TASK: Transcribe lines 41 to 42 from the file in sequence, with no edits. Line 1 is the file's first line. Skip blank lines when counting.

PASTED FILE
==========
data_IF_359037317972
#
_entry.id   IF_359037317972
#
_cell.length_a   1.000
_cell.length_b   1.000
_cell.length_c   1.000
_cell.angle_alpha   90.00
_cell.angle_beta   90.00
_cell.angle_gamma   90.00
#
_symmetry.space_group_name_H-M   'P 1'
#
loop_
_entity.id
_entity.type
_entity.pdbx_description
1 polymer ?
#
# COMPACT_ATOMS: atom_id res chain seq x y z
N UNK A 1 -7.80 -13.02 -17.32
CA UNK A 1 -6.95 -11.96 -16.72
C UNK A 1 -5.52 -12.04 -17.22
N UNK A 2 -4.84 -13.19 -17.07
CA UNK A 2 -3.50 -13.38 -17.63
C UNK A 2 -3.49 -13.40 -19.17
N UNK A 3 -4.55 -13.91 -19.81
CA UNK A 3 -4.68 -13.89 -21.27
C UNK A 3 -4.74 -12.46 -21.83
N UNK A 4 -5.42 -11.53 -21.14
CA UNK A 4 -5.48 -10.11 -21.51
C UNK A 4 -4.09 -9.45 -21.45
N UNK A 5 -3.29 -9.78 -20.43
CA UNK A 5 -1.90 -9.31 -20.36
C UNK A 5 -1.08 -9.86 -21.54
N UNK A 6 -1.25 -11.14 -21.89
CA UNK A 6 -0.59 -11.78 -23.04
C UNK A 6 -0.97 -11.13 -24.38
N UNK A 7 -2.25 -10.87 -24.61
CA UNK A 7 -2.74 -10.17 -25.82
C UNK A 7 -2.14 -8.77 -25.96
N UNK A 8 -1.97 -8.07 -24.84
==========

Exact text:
C UNK A 7 -2.14 -8.77 -25.96
N UNK A 8 -1.97 -8.07 -24.84